Generally speaking, perennials require less work to transplant than woody plants.  When I know I’ll need to move a small tree or shrub, I always take a spade and root prune around the base of the plant.  Stick your shovel in where you think you’ll be digging, push it in all the way, and then remove it.  Keep doing this until you’ve gone around the plant completely.  Since the plant is staying in the ground it can recover much more easily than if I dug it up right away, and this gives the plant a chance to grow a network of new roots that will be able to support it come fall.

Perennials are much easier to transplant because their root systems are more contained, so they rarely need to be root-pruned except for suckering plants that form colonies.

From here on out you can follow the same directions as those for planting new plants.  Enjoy!

Fall planting

Spring isn’t the only season that you can plant in.  There are obvious fall choices, like bulbs. But it’s also a great time to plant trees, shrubs, cool-weather annuals, perennials, vegetables, and in some cases, seeds.


A field of tulips. Can you imagine digging all of those holes?  Like my kids, Bambi doesn’t care who cooked or set the table, as long as dinner is ready.

We’ll start with the category that people are most familiar with: bulbs.  There are all kinds of bulbs ranging from short, bright yellow winter aconite that carpets the ground in early spring when little else is out, to tall, majestic tulips that bloom when spring is almost over.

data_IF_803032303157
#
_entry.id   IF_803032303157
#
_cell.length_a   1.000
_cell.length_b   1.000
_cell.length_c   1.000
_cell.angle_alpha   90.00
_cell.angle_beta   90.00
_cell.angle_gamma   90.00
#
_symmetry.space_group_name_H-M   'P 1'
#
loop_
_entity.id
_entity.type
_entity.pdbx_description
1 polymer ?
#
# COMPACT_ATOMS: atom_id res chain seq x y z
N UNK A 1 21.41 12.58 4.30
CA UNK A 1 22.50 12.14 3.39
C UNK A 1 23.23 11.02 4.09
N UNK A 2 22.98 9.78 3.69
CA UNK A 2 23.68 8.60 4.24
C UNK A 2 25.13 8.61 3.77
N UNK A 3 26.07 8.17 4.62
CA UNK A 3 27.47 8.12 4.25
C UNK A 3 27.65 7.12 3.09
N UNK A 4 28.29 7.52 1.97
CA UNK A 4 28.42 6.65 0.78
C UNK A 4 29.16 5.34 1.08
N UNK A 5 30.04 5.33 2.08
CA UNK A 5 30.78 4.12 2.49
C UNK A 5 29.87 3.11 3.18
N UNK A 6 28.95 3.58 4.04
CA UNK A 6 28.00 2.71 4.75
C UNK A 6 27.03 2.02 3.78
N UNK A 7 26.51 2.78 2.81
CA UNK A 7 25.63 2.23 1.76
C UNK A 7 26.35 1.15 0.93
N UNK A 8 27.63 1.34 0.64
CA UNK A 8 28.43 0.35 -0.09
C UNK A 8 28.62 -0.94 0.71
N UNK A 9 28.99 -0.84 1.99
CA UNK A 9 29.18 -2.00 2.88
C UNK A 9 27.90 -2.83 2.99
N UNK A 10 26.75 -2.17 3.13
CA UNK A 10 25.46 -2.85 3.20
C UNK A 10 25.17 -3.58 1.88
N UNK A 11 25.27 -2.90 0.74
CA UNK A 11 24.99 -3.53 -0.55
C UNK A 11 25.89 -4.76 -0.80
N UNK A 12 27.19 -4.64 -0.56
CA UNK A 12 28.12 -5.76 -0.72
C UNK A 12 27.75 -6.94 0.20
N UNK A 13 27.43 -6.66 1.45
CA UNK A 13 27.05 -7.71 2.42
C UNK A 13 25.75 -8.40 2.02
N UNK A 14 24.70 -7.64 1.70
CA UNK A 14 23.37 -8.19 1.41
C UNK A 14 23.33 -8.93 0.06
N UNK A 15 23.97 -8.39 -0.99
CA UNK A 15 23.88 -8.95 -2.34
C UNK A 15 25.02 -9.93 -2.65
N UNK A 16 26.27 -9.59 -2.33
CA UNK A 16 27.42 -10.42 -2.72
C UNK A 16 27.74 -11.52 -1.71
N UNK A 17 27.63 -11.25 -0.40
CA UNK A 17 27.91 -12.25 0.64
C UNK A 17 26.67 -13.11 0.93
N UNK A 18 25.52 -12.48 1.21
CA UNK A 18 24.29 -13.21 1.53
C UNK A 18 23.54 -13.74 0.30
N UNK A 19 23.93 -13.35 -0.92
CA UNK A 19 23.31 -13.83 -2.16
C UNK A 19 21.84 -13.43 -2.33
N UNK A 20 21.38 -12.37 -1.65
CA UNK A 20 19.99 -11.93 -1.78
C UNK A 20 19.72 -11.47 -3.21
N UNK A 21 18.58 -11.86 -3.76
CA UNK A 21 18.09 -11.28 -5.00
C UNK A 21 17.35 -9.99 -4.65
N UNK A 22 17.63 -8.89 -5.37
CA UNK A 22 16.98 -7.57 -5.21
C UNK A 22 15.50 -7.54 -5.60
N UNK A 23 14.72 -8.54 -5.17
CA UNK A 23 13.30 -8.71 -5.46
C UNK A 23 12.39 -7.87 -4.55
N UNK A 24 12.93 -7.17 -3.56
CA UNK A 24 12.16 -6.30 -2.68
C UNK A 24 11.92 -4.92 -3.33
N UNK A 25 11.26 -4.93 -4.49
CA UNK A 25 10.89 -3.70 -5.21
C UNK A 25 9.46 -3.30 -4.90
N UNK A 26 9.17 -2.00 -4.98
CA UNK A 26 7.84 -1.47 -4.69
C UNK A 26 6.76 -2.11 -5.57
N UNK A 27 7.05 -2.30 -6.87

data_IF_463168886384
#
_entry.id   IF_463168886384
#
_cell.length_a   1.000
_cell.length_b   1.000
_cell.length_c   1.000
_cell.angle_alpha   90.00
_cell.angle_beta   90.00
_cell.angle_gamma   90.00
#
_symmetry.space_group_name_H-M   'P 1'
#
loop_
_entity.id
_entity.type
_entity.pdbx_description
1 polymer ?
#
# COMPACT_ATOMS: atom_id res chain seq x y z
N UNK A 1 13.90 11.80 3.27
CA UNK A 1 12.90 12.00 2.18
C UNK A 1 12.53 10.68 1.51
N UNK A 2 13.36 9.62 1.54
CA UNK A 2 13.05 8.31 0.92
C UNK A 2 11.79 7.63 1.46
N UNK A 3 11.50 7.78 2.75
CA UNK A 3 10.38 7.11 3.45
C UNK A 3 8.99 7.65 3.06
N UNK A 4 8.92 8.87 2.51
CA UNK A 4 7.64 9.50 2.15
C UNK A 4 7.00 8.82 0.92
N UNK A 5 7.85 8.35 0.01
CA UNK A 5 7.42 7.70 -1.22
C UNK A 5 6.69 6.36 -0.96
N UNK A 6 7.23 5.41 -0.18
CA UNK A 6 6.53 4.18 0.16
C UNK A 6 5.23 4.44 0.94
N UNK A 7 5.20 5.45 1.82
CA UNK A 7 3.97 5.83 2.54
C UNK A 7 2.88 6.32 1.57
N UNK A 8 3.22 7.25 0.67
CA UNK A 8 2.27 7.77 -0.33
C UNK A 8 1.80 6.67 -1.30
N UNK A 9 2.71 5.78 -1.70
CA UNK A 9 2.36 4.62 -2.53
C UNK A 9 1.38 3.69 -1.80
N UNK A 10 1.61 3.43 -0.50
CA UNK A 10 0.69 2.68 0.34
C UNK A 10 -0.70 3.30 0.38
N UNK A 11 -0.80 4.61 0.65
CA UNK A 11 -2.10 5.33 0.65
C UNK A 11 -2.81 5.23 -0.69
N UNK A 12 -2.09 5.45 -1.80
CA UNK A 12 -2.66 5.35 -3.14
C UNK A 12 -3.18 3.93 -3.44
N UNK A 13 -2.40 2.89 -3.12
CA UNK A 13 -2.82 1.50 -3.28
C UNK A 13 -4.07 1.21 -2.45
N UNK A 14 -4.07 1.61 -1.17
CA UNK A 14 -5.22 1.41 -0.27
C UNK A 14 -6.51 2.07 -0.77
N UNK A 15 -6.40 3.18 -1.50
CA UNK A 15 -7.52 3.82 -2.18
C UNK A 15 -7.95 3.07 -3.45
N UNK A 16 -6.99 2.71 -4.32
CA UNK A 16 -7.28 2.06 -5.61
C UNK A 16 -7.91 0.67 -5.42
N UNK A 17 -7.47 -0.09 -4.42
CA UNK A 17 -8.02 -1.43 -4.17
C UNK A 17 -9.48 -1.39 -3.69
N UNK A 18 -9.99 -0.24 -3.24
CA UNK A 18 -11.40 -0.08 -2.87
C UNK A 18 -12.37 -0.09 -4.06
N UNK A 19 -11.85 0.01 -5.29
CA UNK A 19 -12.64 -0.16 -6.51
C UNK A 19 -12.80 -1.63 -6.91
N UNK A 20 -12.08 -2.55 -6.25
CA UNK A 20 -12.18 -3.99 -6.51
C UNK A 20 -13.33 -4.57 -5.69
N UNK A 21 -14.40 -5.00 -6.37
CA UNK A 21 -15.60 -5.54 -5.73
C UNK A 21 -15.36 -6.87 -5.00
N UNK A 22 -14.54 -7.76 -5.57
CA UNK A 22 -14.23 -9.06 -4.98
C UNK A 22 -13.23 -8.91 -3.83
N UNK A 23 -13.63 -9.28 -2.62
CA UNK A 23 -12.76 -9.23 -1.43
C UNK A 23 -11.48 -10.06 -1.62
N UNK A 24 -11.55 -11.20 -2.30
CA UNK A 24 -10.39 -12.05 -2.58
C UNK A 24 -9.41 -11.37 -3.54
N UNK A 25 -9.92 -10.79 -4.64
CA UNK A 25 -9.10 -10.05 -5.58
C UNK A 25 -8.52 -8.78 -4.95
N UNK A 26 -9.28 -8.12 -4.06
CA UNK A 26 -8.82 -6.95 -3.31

Pick out your bulbs early if you can, and start planting about six weeks before your freeze date.  Here in zone 5b USDA, that’s usually around the end of November.  However, I will confess that I’ve been seen frantically digging in half-frozen ground on a snowy Thanksgiving morning, trying to get some bulbs in before it was too late.  So while the bulbs will probably make it if you plant later than you really should (assuming there are a couple of chances for the ground to thaw), it’s always better to give the bulbs a chance to settle in.

I’m not going to name all of the bulbs that can be planted, but there are a lot.  They include winter aconite, puschkinia, Siberian squill, grape hyacinth, hyacinths, daffodils, tulips, Fritillaria, snowdrops, glory-of-the-snow, Spanish squill, crocus…  The list goes on and on.

There are several things to remember when planting bulbs:

  • Respect the bulb’s cultural requirements.  Some bulbs like moisture and shade, and others like well-drained rock gardens.  Make sure what you’ve picked works for where you’ve picked it.
  • Consider the colors of your bulbs and the plants around them.  Pink tulips might clash horribly with a neighboring redbud, for example.
  • If you have problems with deer, the following bulbs are less attractive to them:
    • Snowdrops
    • Glory-of-the-snow
    • Crocus